- Disbanded on 1 April 1944
- Reconstituted and redesignated 408th Fighter Group (Air Defense), on 8 July 1955[note 5]
- Activated on 8 April 1956
- Inactivated on 1 October 1970
- Redesignated 408th Tactical Fighter Group on 31 July 1985 (not active)
- Consolidated with Area Attack Systems Group as Area Attack Systems Group on 3 May 2006
Area Attack Systems Group
- Constituted as Area Attack Systems Group on 23 November 2004
- Redesignated 408th Armament Systems Group on 10 May 2006
- Inactivated on 30 June 2010
- Third Air Force, 10 February 1942
- 72d Fighter Wing, 1 November 1943 – 1 April 1944[note 6]
- 28th Air Division, 8 April 1956
- 25th Air Division, 1 March 1959
- Spokane Air Defense Sector, 15 April 1960
- 25th Air Division, 1 September 1963
- 26th Air Division, 1 April 1966
- 25th Air Division, 15 September 1969 – 1 October 1970
- Air to Ground Munition Systems Wing(later 308th Armament Systems Wing), 27 January 2005 – 30 June 2010
- Key Field, Mississippi, 5 April 1943
- Drew Field, Florida, 22 September 1943
- Abilene Army Air Field, Texas, 20 November 1943
- DeRidder Army Air Base, Louisiana, 12 February 1944
- Woodward Army Air Field, Oklahoma, 26 March 1944 – 1 April 1944
- Klamath Falls Municipal Airport (later Kingsley Field), Oregon, 8 April 1956 – 1 January 1970
- Eglin Air Force Base, Florida, 27 January 2005 – 20 June 2010
- Douglas A-24 Banshee, 1943–1944
- North American A-36 Apache, 1943–1944[note 7]
- Bell P-39 Airacobra, 1943–1944
- Curtiss P-40 Warhawk, 1943–1944
- Republic P-47 Thunderbolt, 1943–1944
- UC-78 Bobcat, 1943–1944
- North American F-86D Sabre (authorized but not assigned 1956–1959)
- McDonnell F-101B Voodoo 1959–1969
- Convair F-106A Delta Dart 1969–1970
Awards and Campaigns
|Air Force Outstanding Unit Award||8 June 1960 – 30 April 1962||408th Fighter Group|
|Air Force Outstanding Unit Award||1 July 1966 – 1 June 1968||408th Fighter Group|
|Air Force Outstanding Unit Award||1 July 1968 – 30 June 1969||408th Fighter Group|
|Air Force Outstanding Unit Award||1 July 1969 – 30 June 1970||408th Fighter Group|
|Air Force Outstanding Unit Award||22 March 2008 – 5 June 2009||408th Armament Systems Group|
|American Theater||7 December 1941 – 1 April 1944||408th Fighter Group|
- Aircraft is Convair F-106A-100-CO serial 58-179
- Because AAF fighter groups usually had three, rather than four squadrons, the 639th was disbanded, not redesignated
- Aircraft is McDonnell F-101B-85-MC Voodoo Serial 57–270. Picture taken in 1959.
- The 827th's operations and maintenance facilities were located at Keno. Housing, administrative and support facilities were at Kingsley.
- The USAF constituted a 408th Strategic Fighter Wing' on 3 March 1953. This wing was never made active and is a separate unit from the group. Ravenstein, p. 221.
- Maurer, Combat Units, p. 406 gives years, but not exact dates.
- Maurer, Combat Units says A-26 However, it seems likely that this is a typographical error since the A-26 was a light bomber, and Maurer, Combat Squadrons entries for the squadrons list the A-36
- Maurer, Combat Squadrons, pp. 623–624
- Maurer, Combat Squadrons, p. 690
- Maurer, Combat Units, p. 294
- See Craven & Cate, Introduction, p. xxxvi
- Maurer, Combat Squadrons, p. 561
- Craven & Cate, p. 75, The Organization and its Responsibilities, Chapter 2 The AAF
- "Abstract, History Woodward Army Air Field, Apr 1944". Air Force History Index. Retrieved June 2, 2012.
- Cornett & Johnson, p. 80
- Cornett & Johnson, p. 146
- See "Abstract, History of 408 Air Base Squadron, CYs 1958–1959". Air Force History Index. Retrieved June 2, 2012.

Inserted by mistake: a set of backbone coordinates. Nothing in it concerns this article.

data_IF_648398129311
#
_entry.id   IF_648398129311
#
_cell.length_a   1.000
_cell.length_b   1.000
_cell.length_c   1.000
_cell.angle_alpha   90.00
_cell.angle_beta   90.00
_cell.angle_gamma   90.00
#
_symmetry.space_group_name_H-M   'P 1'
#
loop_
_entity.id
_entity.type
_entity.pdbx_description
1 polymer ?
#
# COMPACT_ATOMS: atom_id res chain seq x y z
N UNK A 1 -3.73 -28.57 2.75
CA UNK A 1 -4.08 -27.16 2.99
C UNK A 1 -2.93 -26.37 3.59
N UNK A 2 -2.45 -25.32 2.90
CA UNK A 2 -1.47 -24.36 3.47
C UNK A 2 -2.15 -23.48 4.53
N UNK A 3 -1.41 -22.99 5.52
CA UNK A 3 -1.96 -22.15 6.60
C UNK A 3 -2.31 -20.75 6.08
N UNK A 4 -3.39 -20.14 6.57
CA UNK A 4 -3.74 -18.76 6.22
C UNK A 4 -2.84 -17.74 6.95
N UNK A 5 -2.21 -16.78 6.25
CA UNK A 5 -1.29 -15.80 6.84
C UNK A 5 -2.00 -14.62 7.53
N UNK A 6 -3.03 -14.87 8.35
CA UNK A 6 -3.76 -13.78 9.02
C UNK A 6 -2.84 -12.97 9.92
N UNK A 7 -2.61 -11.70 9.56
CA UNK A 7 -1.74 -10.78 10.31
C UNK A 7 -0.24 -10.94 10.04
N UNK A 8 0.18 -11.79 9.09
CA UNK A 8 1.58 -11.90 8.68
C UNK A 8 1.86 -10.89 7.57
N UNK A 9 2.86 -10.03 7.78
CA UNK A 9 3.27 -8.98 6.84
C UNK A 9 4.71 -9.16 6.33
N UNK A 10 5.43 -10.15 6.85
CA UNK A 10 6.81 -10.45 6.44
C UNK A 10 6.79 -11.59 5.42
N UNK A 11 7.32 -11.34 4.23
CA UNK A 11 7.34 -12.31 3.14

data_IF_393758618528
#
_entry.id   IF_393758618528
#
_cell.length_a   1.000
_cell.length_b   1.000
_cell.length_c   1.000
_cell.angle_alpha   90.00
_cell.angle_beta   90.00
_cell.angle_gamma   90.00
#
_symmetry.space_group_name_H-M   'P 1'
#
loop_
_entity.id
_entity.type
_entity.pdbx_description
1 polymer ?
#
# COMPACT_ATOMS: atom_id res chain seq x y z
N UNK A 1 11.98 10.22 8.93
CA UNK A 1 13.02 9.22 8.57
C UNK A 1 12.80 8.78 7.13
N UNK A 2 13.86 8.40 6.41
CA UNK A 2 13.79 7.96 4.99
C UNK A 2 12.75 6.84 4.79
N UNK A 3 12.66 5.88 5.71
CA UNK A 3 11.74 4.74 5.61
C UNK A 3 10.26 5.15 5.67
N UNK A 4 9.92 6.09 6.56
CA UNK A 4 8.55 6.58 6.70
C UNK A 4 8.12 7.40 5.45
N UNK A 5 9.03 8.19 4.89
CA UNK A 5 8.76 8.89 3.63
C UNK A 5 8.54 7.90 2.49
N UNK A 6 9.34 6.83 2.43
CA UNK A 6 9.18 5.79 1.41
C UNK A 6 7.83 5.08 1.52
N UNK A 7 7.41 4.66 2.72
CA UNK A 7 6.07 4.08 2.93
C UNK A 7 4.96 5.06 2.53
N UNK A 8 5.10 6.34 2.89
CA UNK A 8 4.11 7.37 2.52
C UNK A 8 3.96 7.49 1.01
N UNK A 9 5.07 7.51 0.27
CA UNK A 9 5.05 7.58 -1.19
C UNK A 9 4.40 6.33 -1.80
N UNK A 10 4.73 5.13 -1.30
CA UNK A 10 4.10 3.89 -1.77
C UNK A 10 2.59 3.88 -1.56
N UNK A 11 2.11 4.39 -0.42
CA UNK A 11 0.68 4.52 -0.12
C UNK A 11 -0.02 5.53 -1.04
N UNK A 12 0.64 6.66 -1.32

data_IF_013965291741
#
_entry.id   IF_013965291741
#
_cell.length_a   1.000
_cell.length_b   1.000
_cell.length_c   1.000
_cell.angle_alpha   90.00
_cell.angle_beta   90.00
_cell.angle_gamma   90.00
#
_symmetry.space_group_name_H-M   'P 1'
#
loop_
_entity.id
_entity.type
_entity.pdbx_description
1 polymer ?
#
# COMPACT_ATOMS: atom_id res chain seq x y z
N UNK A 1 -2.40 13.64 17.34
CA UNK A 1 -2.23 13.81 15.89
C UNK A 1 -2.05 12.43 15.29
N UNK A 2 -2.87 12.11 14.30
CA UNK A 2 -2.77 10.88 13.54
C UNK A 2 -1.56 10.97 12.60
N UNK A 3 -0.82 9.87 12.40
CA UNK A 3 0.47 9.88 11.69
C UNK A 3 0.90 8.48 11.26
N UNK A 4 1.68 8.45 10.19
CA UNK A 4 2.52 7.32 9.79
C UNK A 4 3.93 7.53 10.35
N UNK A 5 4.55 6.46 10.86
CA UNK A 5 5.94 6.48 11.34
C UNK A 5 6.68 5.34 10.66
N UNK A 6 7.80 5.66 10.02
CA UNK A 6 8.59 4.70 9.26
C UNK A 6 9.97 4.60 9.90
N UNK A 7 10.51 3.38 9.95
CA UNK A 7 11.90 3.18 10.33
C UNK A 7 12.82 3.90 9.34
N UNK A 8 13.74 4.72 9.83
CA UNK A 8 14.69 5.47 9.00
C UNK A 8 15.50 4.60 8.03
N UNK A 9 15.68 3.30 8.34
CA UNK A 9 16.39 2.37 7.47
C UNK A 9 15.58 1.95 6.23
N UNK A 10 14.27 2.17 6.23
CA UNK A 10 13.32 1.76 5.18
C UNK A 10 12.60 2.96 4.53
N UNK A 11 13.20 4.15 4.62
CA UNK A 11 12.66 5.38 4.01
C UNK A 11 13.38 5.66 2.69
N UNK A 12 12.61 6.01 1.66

- Cornett & Johnson, p.130
- "Abstract, History of 408 Fighter Group, CY 1958". Air Force History Index. Retrieved June 2, 2012.
- Cornett & Johnson, p. 125
- Haulman, Daniel L. (12 June 2015). "Factsheet 59 Test and Evaluation Squadron (ACC)". Air Force Historical Research Agency. Archived from the original on 28 September 2015. Retrieved 24 November 2016.
- Cornett & Johnson, p. 118
- Cornett & Johnson, p. 129
- Cornett & Johnson, p. 91
- Stokely, Judy A. "Powerpoint presentation, Acquisition at the Air Armament Center". 308th Armament Systems Wing. Retrieved June 7, 2012.
- Air Force Organizational Status Change Report, May 2010, Research Division, Air Force Historical Research Agency, Maxwell AFB, AL
- Lineage, including assignments, components and aircraft prior to 1958 in Maurer, Combat Units, p. 294, except as indicated
- Air Force Organizational Status Change Report, May 2006, Research Division, Air Force Historical Research Agency, Maxwell AFB, AL
- Air Force Organizational Status Change Report, January 2005, Research Division, Air Force Historical Research Agency, Maxwell AFB, ALal
- "Abstract, History 408 Dispensary, Jul–Dec 1958". Air Force History Index. Retrieved June 2, 2012.
- See "Abstract, Report of Base Chaplain Activities, 408 Combat Support Squadron, 1958–1968". Air Force History Index. Retrieved June 2, 2012.
- Cornett & Johnson, p. 140
- AF Pamphlet 900-2, 15 Jun 71, p. 370
- AF Pamphlet 900-2, Vol II, 30 Sep 76, p 70
- "Air Force Recognition Programs". Air Force Personnel Center. Retrieved June 8, 2012. (search)
- Cornett, Lloyd H; Johnson, Mildred W (1980). A Handbook of Aerospace Defense Organization, 1946 – 1980 (PDF). Peterson AFB, CO: Office of History, Aerospace Defense Center. p. 80.
- Craven, Wesley F; Cate, James L, eds. (1955). The Army Air Forces in World War II. VI, Men & Planes. Chicago, IL: University of Chicago Press. LCCN 48-3657.
- Maurer, Maurer, ed. (1983) . Air Force Combat Units of World War II (PDF) (reprint ed.). Washington, DC: Office of Air Force History. ISBN 0-912799-02-1. LCCN 61060979.
- Maurer, Maurer, ed. (1982) . Combat Squadrons of the Air Force, World War II (PDF) (reprint ed.). Washington, DC: Office of Air Force History. ISBN 0-405-12194-6. LCCN 70605402. OCLC 72556.
- Ravenstein, Charles A. (1984). Air Force Combat Wings, Lineage & Honors Histories 1947–1977 (PDF). Washington, DC: Office of Air Force History. ISBN 0-912799-12-9.
- AF Pamphlet 900-2, Unit Decorations, Awards and Campaign Participation Credits Department of the Air Force, Washington, DC, 15 June 1971
- AF Pamphlet 900-2, Unit Decorations, Awards and Campaign Participation Credits, Vol II Department of the Air Force, Washington, DC, 30 September 1976